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Washington, DC—Continuing current carbon dioxide (CO2) emission trends throughout this century and beyond would leave a legacy of heat and acidity in the deep ocean. These changes would linger even...
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Technological innovation and industry collaboration will be needed to overcome "difficult to decarbonize" sectors of the economy, most of which are expected to grow in coming years,...
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Paul G. Allen Philanthropies and a consortium of partners, including Carnegie, unveiled the Allen Coral Atlas, a pioneering effort that uses high-resolution satellite imagery and advanced...
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Explore Carnegie Science

September 29, 2020

Washington, DC— A 10-year effort by China to improve air quality and reduce pollution-related health risks has caused warming in areas across the northern hemisphere, according to new work published in Environmental Research Letters.

Aerosols are tiny particles that are spewed into the atmosphere by human activities, such as burning coal and wood, or by geological phenomena, like volcanos. Their negative effects on air quality can damage human health and agricultural productivity.

Similar to how the aerosols emitted in a volcanic eruption can cause global temperatures to drop, some aerosols from human activity also have a cooling effect on the climate. Unlike

Anna Michalak
August 19, 2020

Palo Alto, CA—Anna Michalak has been named the Director of Carnegie’s Department of Global Ecology. As a world-renowned researcher, her leadership will be invaluable as Carnegie works to rebuild the department and to establish its new home in Pasadena.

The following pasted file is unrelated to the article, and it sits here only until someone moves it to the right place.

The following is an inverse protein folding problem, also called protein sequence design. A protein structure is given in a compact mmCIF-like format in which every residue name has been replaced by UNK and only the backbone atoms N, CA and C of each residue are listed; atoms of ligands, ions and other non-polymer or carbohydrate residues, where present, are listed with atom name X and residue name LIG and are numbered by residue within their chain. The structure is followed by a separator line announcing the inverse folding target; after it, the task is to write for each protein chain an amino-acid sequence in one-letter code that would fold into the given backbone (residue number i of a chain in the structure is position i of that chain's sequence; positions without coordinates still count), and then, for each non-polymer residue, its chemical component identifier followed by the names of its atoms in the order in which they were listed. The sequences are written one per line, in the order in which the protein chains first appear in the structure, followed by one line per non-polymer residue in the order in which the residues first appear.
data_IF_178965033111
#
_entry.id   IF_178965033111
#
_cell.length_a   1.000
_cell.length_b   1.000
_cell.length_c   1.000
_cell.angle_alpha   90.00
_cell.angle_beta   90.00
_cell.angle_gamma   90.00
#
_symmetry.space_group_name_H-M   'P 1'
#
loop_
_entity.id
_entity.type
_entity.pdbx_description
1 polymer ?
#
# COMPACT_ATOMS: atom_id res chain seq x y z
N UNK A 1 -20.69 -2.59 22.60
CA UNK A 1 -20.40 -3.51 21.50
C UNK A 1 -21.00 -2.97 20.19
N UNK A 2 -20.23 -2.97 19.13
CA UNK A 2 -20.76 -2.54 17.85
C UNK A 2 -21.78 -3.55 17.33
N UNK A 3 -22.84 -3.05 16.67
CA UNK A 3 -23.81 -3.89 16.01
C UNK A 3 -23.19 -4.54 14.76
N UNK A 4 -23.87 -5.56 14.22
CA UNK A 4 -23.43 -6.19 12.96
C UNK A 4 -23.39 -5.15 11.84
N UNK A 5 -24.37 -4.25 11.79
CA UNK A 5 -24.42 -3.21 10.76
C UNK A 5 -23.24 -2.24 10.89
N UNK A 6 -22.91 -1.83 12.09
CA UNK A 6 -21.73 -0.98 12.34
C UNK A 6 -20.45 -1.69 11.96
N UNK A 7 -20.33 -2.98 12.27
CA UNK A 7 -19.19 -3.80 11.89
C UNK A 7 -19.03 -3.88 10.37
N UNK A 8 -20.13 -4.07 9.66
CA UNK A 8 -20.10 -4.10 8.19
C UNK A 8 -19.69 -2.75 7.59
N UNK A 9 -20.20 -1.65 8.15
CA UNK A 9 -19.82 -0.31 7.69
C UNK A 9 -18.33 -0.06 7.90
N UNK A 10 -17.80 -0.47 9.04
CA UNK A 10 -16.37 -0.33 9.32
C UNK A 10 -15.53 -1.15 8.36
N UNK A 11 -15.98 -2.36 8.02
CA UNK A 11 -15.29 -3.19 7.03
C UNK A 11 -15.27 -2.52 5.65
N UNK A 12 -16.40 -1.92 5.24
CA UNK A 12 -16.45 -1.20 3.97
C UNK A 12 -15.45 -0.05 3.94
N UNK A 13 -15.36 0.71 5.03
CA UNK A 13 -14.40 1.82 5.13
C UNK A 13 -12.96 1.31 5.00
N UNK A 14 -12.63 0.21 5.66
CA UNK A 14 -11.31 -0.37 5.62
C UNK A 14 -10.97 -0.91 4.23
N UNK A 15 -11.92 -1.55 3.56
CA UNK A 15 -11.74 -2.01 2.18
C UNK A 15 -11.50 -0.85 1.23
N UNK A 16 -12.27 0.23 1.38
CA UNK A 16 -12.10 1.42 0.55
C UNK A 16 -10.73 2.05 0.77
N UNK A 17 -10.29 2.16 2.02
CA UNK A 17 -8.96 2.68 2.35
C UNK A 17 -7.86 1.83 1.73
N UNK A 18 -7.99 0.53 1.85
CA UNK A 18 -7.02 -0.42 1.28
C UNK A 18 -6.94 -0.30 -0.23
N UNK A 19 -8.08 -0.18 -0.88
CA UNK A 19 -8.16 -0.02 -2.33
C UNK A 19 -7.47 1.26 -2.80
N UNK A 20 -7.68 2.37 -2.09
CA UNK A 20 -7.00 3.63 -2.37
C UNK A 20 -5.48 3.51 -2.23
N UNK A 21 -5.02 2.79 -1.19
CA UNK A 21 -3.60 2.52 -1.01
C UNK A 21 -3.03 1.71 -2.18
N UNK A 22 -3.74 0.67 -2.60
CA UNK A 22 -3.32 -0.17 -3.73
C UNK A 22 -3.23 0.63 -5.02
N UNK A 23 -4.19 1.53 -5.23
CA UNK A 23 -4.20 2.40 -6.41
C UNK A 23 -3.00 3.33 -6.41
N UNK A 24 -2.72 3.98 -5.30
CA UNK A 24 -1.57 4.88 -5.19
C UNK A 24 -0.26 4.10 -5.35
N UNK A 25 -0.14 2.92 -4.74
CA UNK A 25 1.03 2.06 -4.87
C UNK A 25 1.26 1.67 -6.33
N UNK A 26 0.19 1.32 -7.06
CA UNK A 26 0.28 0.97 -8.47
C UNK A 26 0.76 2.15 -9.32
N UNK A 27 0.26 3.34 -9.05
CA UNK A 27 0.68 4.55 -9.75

Michalak's work centers on characterizing the emissions and cycling of greenhouse gases on scales ranging from urban to global, making it possible to track and anticipate changes in carbon emissions and uptake. She also explores the impacts of climate change on water quality in freshwater and coastal systems in support of water sustainability goals. These research areas demonstrate the urgent

Caltech logo
March 17, 2020

The Carnegie Institution for Science is consolidating our California research departments into an expanded presence in Pasadena. With this move, we are building on our existing relationship with Caltech, with a goal of broadening our historic collaborations in astronomy and astrophysics and pursuing new opportunities in ecology and plant biology that will support the global fight against climate change.

This plan, which affects our research operations in Pasadena and Palo Alto, reflects Carnegie’s ongoing efforts to extend our leadership in space, Earth, and life sciences and to enhance our ability to explore new frontiers.

In selecting our Pasadena location, we

Downwelling field experiment at Searsville Reservoir. Courtesy Nona Chiariello.
March 2, 2020

Washington, DC— Could pumping oxygen-rich surface water into the depths of lakes, estuaries, and coastal ocean waters help ameliorate dangerous dead zones? New work led by Carnegie’s David Koweek and Ken Caldeira and published open access by Science of the Total Environment says yes, although they caution that further research would be needed to understand any possible side effects before implementing such an approach.

When excessive nutrients from agriculture and other human activities wash into waterways, it can create a dangerous phenomenon called eutrophication. This can lead to low-oxygen dead zones called hypoxia.

“Low-oxygen dead zones are one of

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Anna Michalak’s team combined sampling and satellite-based observations of Lake Erie with computer simulations and determined that the 2011 record-breaking algal bloom in the lake was triggered by long-term agricultural practices coupled with extreme precipitation, followed by weak lake circulation and warm temperatures. The bloom began in the western region in mid-July and covered an area of 230 square miles (600 km2). At its peak in October, the bloom had expanded to over 1930 square miles (5000 km2). Its peak intensity was over 3 times greater than any other bloom on record. The scientists predicted that, unless agricultural policies change, the lake will continue to experience